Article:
Federal Court

Gifted assets treated as assessable income

 

Gifted assets treated as assessable income

The Federal Court of Australia handed down an income tax decision in favour of the Commissioner of Taxation on 7 February 2019. Victoria Power Networks Pty Ltd v Commissioner of Taxation [2019] FCA 77

2019-02-14

Correct income treatment

The dispute involved the correct income treatment for VPN of electricity connection work assets that were required to be either:

a.  constructed by customers and ‘gifted’ or transferred to the electricity distributor; or

b.  constructed by the distributor but paid for by the customer.

The Court held that in the case of (a) the Distribution Company was fully assessed on the value of the gifted connection asset and the value of that asset was the construction cost of the asset – not the value of the future revenue that that asset may be expected to generate (which was less than the construction cost).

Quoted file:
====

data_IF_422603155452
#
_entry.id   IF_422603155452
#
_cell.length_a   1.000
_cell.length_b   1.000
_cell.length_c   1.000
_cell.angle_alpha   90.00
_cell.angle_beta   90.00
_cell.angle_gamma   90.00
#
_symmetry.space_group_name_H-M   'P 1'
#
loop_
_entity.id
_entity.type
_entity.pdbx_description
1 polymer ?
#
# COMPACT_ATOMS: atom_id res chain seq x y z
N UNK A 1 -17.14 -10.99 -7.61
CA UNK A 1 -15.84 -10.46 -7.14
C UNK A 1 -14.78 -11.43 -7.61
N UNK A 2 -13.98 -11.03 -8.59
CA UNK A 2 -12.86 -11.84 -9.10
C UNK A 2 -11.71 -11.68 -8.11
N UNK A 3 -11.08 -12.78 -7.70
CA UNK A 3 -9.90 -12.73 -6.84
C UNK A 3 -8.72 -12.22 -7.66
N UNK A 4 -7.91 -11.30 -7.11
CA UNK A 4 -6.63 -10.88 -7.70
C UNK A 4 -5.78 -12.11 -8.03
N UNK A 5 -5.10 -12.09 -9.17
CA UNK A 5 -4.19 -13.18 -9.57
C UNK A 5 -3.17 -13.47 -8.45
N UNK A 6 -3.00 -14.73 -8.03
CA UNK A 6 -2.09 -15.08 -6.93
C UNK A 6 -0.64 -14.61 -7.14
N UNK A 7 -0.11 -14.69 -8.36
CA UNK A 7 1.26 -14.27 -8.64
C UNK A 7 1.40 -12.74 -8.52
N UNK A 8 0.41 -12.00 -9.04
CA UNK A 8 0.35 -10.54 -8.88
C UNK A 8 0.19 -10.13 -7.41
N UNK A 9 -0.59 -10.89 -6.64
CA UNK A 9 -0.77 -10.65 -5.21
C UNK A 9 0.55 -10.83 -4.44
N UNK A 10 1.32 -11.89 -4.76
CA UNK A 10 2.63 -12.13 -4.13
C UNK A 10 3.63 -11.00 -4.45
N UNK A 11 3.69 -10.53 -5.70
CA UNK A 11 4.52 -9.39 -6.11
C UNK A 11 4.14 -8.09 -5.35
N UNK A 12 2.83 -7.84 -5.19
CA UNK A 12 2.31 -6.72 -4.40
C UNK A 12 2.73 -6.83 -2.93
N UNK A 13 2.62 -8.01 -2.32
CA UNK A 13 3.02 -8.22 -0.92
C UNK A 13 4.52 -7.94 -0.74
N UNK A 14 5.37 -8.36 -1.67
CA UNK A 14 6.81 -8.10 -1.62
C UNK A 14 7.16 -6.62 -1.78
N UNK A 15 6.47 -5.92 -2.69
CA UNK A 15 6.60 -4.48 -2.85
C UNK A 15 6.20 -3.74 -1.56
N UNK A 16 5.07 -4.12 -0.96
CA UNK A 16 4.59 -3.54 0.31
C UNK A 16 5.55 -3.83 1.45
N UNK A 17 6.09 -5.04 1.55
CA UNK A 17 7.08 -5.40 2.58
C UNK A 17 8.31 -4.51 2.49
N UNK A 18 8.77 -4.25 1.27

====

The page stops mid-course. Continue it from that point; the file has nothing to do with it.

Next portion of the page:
In the case of (b) the Court held that the customer contributions to the distributor were ordinary income and therefore fully assessable.

Review asset transactions

Taxpayers should review any transactions involving gifted or transferred assets, or where seeking to argue the value of a non cash business benefit is different to an identifiable cost of the asset.

The decision is particularly relevant to taxpayers that are subject to, or dealing with others that are subject to, a sophisticated regulation framework.

Who should know this

This decision sets a precedent, and should alert Financial Controllers, Head of Tax and Tax specialists to carefully review contracts regarding gifted assets.

How we can help

ShineWing Australia can assist you review relevant contractual clauses to determine any exposure you may have.

Similarly, taxpayers that are required to ‘gift’ assets to these entities should review their treatment to ensure no inappropriate deductions are being claimed. You should be aware that the ATO’s view is that the cost of the gifted assets would not generally be deductible.

Matt Birrell

E [email protected]